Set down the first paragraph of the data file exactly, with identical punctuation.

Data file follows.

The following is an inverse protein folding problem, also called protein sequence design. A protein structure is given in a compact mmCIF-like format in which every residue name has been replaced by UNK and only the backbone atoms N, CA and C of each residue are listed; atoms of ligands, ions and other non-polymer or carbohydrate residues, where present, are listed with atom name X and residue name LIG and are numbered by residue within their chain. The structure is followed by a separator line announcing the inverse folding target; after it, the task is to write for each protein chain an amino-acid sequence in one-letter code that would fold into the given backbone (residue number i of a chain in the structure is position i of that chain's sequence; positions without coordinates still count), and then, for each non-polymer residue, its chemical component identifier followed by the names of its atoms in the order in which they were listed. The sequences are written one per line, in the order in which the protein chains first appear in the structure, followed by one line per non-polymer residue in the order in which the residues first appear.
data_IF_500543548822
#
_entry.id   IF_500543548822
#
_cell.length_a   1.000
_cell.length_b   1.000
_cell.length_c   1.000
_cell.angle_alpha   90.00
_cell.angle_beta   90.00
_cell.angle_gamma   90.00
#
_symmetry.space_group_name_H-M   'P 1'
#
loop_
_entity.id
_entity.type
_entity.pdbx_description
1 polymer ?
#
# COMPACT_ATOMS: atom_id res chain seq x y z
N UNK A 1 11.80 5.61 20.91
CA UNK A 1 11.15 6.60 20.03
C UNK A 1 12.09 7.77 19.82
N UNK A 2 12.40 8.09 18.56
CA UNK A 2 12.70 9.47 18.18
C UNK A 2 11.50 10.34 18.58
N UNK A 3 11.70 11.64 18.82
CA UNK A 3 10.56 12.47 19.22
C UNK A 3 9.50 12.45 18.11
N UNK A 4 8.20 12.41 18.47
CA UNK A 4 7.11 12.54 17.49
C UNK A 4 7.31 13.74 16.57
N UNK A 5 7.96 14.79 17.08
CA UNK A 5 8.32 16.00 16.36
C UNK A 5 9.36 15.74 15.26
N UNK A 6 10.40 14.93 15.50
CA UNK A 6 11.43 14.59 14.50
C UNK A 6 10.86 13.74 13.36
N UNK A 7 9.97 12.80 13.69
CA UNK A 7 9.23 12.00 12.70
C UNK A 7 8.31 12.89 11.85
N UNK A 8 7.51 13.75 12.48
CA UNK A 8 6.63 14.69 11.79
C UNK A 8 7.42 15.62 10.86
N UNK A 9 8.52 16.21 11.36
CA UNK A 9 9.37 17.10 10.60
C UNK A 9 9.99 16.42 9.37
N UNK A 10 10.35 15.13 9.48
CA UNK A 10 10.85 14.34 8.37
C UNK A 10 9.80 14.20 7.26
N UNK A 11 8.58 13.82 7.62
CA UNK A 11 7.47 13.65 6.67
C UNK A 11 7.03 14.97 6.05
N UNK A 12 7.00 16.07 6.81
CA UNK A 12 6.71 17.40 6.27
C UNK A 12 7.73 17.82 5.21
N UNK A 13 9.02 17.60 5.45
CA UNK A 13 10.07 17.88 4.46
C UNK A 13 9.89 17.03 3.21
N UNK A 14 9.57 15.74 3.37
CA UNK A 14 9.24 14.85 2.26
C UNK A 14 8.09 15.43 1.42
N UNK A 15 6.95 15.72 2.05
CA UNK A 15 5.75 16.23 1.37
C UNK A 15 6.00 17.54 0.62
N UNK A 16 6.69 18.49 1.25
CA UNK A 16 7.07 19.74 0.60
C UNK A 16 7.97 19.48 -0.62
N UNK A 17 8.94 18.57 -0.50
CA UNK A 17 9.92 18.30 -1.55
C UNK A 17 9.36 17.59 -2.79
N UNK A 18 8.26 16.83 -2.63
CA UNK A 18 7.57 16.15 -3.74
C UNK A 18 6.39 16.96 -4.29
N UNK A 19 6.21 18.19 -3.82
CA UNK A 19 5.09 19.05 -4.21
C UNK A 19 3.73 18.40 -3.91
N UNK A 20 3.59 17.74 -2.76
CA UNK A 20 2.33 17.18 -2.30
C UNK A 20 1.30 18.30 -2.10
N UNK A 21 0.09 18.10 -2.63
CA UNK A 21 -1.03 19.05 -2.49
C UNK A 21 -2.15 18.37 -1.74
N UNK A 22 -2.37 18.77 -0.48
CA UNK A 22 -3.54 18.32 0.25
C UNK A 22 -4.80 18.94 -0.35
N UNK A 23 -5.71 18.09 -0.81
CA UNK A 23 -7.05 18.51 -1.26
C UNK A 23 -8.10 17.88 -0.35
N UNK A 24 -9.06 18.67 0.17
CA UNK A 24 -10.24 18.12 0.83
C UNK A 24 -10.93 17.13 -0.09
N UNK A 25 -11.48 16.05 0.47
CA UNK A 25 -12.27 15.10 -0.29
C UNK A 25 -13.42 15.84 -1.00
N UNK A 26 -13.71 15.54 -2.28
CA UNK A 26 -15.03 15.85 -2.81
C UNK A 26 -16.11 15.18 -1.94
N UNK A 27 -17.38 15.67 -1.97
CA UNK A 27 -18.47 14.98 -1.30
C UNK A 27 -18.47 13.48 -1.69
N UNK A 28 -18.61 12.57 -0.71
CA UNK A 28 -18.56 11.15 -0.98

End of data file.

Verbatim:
The following is an inverse protein folding problem, also called protein sequence design. A protein structure is given in a compact mmCIF-like format in which every residue name has been replaced by UNK and only the backbone atoms N, CA and C of each residue are listed; atoms of ligands, ions and other non-polymer or carbohydrate residues, where present, are listed with atom name X and residue name LIG and are numbered by residue within their chain. The structure is followed by a separator line announcing the inverse folding target; after it, the task is to write for each protein chain an amino-acid sequence in one-letter code that would fold into the given backbone (residue number i of a chain in the structure is position i of that chain's sequence; positions without coordinates still count), and then, for each non-polymer residue, its chemical component identifier followed by the names of its atoms in the order in which they were listed. The sequences are written one per line, in the order in which the protein chains first appear in the structure, followed by one line per non-polymer residue in the order in which the residues first appear.